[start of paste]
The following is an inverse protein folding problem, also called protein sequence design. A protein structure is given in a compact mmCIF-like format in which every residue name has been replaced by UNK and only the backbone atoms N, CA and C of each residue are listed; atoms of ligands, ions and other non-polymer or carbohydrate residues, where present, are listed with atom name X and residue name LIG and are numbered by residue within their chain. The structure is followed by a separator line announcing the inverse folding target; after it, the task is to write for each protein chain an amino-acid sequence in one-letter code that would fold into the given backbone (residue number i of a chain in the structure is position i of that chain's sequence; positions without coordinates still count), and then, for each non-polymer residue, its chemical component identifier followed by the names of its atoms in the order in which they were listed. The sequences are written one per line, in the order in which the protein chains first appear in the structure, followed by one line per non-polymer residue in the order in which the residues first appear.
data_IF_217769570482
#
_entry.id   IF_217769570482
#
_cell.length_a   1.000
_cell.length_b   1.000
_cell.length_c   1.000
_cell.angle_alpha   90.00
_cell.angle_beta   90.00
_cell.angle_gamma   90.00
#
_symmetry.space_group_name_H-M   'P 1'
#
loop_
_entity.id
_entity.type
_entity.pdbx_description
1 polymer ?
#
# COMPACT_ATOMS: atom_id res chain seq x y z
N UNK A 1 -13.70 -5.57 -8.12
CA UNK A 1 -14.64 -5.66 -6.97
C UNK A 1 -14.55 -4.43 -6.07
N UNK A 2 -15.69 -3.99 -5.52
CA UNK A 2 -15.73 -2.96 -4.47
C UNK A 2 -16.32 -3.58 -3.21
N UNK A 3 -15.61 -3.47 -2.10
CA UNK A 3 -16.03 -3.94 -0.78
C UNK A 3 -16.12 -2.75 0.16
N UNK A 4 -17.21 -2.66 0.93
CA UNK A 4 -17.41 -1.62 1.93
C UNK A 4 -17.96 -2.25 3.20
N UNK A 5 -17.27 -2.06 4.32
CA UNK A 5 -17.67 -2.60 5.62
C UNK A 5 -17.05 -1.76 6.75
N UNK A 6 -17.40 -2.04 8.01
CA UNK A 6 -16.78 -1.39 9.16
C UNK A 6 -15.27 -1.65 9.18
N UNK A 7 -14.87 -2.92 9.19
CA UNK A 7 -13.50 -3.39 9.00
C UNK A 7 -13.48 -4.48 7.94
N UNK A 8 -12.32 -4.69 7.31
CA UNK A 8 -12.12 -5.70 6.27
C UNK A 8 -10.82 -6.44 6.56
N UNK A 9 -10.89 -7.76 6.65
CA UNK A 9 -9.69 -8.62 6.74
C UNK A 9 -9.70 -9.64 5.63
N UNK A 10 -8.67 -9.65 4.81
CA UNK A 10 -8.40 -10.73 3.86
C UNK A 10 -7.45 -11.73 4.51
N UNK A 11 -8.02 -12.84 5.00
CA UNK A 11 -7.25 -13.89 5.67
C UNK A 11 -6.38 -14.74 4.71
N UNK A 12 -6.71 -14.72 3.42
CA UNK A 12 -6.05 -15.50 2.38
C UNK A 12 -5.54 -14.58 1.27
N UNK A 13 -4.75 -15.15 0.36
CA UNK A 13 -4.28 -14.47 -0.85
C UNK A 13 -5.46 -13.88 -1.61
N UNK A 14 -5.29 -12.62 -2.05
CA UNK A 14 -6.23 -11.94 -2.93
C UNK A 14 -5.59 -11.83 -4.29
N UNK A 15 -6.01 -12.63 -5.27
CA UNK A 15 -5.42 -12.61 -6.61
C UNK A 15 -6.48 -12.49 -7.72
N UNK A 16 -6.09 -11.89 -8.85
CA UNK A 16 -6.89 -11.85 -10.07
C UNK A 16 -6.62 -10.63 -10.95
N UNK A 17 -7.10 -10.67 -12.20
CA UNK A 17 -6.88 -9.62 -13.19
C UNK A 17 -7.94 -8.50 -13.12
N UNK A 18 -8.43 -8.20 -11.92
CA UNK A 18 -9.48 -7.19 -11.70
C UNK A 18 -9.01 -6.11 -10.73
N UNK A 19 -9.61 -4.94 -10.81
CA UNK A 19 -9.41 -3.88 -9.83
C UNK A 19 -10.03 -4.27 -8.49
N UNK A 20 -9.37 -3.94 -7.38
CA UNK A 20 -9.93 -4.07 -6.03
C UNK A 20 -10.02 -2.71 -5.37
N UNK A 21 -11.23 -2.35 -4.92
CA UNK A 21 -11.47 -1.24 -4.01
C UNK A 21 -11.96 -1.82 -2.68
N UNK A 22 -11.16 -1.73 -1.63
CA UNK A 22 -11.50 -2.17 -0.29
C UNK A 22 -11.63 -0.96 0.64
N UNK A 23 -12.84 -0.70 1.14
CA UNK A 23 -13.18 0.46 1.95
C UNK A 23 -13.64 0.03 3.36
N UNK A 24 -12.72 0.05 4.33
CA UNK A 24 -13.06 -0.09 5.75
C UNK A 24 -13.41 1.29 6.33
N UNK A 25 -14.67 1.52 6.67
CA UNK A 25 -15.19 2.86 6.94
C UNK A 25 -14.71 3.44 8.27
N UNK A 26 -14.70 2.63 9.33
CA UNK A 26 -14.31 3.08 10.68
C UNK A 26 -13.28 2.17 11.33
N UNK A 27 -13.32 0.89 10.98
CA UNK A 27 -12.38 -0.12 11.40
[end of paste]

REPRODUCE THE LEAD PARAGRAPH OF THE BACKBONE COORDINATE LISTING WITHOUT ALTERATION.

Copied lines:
The following is an inverse protein folding problem, also called protein sequence design. A protein structure is given in a compact mmCIF-like format in which every residue name has been replaced by UNK and only the backbone atoms N, CA and C of each residue are listed; atoms of ligands, ions and other non-polymer or carbohydrate residues, where present, are listed with atom name X and residue name LIG and are numbered by residue within their chain. The structure is followed by a separator line announcing the inverse folding target; after it, the task is to write for each protein chain an amino-acid sequence in one-letter code that would fold into the given backbone (residue number i of a chain in the structure is position i of that chain's sequence; positions without coordinates still count), and then, for each non-polymer residue, its chemical component identifier followed by the names of its atoms in the order in which they were listed. The sequences are written one per line, in the order in which the protein chains first appear in the structure, followed by one line per non-polymer residue in the order in which the residues first appear.